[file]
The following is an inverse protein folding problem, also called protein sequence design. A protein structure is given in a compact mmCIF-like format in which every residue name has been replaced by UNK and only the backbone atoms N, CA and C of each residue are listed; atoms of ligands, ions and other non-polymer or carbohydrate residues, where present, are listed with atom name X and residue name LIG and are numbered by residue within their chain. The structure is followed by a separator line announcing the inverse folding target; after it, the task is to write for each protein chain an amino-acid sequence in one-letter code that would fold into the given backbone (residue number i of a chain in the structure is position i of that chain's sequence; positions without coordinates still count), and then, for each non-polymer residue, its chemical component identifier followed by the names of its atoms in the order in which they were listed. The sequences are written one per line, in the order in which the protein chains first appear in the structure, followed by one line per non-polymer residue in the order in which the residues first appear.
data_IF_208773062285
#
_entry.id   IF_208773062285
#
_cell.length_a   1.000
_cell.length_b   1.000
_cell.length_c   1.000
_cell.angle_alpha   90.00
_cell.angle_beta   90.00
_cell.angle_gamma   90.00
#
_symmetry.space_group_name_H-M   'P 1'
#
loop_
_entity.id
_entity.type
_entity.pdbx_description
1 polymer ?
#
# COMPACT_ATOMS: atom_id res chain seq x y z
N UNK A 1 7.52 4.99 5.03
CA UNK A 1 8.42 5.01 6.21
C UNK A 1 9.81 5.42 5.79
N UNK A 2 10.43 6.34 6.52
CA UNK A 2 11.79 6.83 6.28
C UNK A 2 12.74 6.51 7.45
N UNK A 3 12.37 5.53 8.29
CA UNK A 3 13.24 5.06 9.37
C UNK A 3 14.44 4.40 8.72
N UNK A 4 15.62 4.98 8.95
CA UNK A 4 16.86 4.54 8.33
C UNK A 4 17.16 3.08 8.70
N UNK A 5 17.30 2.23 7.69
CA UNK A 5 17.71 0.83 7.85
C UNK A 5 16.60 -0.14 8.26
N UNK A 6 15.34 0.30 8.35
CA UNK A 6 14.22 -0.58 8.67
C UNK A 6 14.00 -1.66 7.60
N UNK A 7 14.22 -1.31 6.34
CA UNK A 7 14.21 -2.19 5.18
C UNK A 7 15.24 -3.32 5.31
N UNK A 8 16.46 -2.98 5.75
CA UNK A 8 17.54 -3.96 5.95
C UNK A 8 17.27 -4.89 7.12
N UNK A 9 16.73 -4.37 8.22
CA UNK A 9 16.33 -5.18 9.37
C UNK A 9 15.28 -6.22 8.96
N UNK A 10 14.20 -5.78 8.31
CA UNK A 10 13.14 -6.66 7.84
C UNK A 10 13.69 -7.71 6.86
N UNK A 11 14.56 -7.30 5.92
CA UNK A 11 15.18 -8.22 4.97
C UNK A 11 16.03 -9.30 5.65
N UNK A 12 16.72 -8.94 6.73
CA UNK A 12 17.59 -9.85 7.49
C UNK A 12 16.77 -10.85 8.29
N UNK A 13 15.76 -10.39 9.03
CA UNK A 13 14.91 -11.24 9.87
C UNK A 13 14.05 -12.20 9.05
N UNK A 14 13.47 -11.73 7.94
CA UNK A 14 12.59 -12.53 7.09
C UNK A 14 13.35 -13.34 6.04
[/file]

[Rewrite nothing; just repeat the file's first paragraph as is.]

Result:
The following is an inverse protein folding problem, also called protein sequence design. A protein structure is given in a compact mmCIF-like format in which every residue name has been replaced by UNK and only the backbone atoms N, CA and C of each residue are listed; atoms of ligands, ions and other non-polymer or carbohydrate residues, where present, are listed with atom name X and residue name LIG and are numbered by residue within their chain. The structure is followed by a separator line announcing the inverse folding target; after it, the task is to write for each protein chain an amino-acid sequence in one-letter code that would fold into the given backbone (residue number i of a chain in the structure is position i of that chain's sequence; positions without coordinates still count), and then, for each non-polymer residue, its chemical component identifier followed by the names of its atoms in the order in which they were listed. The sequences are written one per line, in the order in which the protein chains first appear in the structure, followed by one line per non-polymer residue in the order in which the residues first appear.